Instead of operating several separate networks within a stadium, it makes sense to deploy a single integrated network. Network management can be simplified through installing a unified infrastructure that provides complete control over all systems – including digital audio and video, voice over internet protocol (VoIP) phones, HVAC (heating, ventilation and air conditioning), access control and most building management applications, which gives the stadium management team increased vision, knowledge and control to heighten the stadium experience.
In addition, the mobile network should also be integrated into the infrastructure so that capacity peaks can be managed more effectively, as well as controlling independent wireless systems for security and emergency services.
However, stadiums do present unique challenges in providing wireless connectivity, as match days require a network capable of supporting the equivalent of a small city located within a single structure.
In addition, stadia suffer from interference from the outdoor macro network and between the internal adjacent sections, requiring a team of highly experienced engineers and designers to ensure that reception is able to flood all parts of the stadium with a clean dominant signal, as well as guaranteeing seamless signal handovers from section to section.
These are precisely the same issues we successfully overcame at CommScope in all 10 venues used in the most recent World Cup in South Africa. In these venues we deployed distributed antenna systems (DAS), which work by taking a donor feed from a macro cell via a repeater or a dedicated base transceiver station, and then distribute it over fibre and/or coaxial cables throughout the building. A dedicated radio base station connected to a DAS ensures both dedicated coverage and capacity, confines the signals, prevents signal spillage and interference and thus enhances the quality for both voice and data services.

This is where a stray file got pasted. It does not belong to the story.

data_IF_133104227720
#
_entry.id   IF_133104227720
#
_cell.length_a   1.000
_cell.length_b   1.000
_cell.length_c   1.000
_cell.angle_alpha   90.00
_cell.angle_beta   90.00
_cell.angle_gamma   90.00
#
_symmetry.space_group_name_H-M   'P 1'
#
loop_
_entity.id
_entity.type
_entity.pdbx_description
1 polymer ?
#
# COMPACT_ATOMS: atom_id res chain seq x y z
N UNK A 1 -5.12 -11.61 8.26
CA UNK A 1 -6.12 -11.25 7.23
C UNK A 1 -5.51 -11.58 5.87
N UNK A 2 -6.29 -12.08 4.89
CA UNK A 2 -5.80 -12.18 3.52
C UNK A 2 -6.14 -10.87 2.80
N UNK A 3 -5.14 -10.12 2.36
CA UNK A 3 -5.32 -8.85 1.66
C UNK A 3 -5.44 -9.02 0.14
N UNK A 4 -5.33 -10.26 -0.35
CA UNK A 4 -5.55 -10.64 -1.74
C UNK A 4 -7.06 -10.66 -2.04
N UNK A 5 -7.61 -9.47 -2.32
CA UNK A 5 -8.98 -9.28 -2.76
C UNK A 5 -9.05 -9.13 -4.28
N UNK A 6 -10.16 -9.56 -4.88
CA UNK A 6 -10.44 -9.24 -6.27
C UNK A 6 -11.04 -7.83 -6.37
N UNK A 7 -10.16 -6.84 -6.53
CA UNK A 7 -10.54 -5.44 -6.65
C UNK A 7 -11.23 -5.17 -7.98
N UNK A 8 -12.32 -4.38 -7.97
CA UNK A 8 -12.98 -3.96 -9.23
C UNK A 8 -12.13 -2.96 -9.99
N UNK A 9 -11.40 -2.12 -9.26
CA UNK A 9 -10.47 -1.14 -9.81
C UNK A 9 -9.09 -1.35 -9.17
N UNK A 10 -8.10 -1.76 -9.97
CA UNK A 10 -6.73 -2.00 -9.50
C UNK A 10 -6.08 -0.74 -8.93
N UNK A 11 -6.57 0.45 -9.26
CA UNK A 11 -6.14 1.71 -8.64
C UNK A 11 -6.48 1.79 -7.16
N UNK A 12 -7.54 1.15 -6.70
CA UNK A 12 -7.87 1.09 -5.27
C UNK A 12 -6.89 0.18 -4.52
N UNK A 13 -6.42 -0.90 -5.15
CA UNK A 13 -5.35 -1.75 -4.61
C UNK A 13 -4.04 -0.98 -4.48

DAS systems can also be installed to support multiple operators. After all, it will be of no use to stadium managers if subscribers of only one mobile network operator have access to voice and data services. This intrinsic ability to provide a shared infrastructure that can be efficiently used by multiple wireless operators makes DAS extremely attractive from both an economical and a technical point of view.
While the cost-sharing factor is obvious, it is also worth noting that the technical advantages of a shared solution with reliably consistent radio performances contribute to reduce interferences and maximise capacity and efficiency.
The telecoms industry has a key role to play in the future of stadia. By supporting the growing number of applications and services running on the wireless and fixed-line networks, improvements can be made to the spectator experience in the stadium, as well as the working environment for emergency and security services, employees and the media.
Even if they were not supporting the winning team, that should offer some comfort to the 65,000 people at the Euro 2012 final and everywhere else that people come together to watch their teams.